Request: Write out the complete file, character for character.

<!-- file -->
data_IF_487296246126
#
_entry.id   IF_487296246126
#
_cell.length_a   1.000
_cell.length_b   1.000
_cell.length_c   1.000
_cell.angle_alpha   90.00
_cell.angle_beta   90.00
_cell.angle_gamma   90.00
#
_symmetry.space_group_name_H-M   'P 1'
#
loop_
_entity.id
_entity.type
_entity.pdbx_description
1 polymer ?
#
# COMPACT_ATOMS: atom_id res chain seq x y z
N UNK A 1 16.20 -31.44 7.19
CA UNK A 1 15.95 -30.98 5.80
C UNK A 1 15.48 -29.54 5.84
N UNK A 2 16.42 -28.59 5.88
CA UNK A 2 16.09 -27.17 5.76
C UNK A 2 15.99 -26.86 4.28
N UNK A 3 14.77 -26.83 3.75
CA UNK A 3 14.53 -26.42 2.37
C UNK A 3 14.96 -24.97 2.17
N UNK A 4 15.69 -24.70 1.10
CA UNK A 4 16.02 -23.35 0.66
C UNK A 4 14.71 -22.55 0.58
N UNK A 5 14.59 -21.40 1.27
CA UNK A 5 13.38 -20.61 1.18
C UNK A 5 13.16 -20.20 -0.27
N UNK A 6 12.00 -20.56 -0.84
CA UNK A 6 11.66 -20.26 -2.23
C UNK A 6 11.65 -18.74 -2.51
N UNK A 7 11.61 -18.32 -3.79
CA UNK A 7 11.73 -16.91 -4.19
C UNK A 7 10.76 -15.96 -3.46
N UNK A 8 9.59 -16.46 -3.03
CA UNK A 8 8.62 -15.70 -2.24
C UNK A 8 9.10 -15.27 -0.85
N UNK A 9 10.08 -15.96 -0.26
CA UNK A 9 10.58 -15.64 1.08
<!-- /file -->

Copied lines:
data_IF_487296246126
#
_entry.id   IF_487296246126
#
_cell.length_a   1.000
_cell.length_b   1.000
_cell.length_c   1.000
_cell.angle_alpha   90.00
_cell.angle_beta   90.00
_cell.angle_gamma   90.00
#
_symmetry.space_group_name_H-M   'P 1'
#
loop_
_entity.id
_entity.type
_entity.pdbx_description
1 polymer ?
#
# COMPACT_ATOMS: atom_id res chain seq x y z
N UNK A 1 16.20 -31.44 7.19
CA UNK A 1 15.95 -30.98 5.80
C UNK A 1 15.48 -29.54 5.84
N UNK A 2 16.42 -28.59 5.88
CA UNK A 2 16.09 -27.17 5.76
C UNK A 2 15.99 -26.86 4.28
N UNK A 3 14.77 -26.83 3.75
CA UNK A 3 14.53 -26.42 2.37
C UNK A 3 14.96 -24.97 2.17
N UNK A 4 15.69 -24.70 1.10
CA UNK A 4 16.02 -23.35 0.66
C UNK A 4 14.71 -22.55 0.58
N UNK A 5 14.59 -21.40 1.27
CA UNK A 5 13.38 -20.61 1.18
C UNK A 5 13.16 -20.20 -0.27
N UNK A 6 12.00 -20.56 -0.84
CA UNK A 6 11.66 -20.26 -2.23
C UNK A 6 11.65 -18.74 -2.51
N UNK A 7 11.61 -18.32 -3.79
CA UNK A 7 11.73 -16.91 -4.19
C UNK A 7 10.76 -15.96 -3.46
N UNK A 8 9.59 -16.46 -3.03
CA UNK A 8 8.62 -15.70 -2.24
C UNK A 8 9.10 -15.27 -0.85
N UNK A 9 10.08 -15.96 -0.26
CA UNK A 9 10.58 -15.64 1.08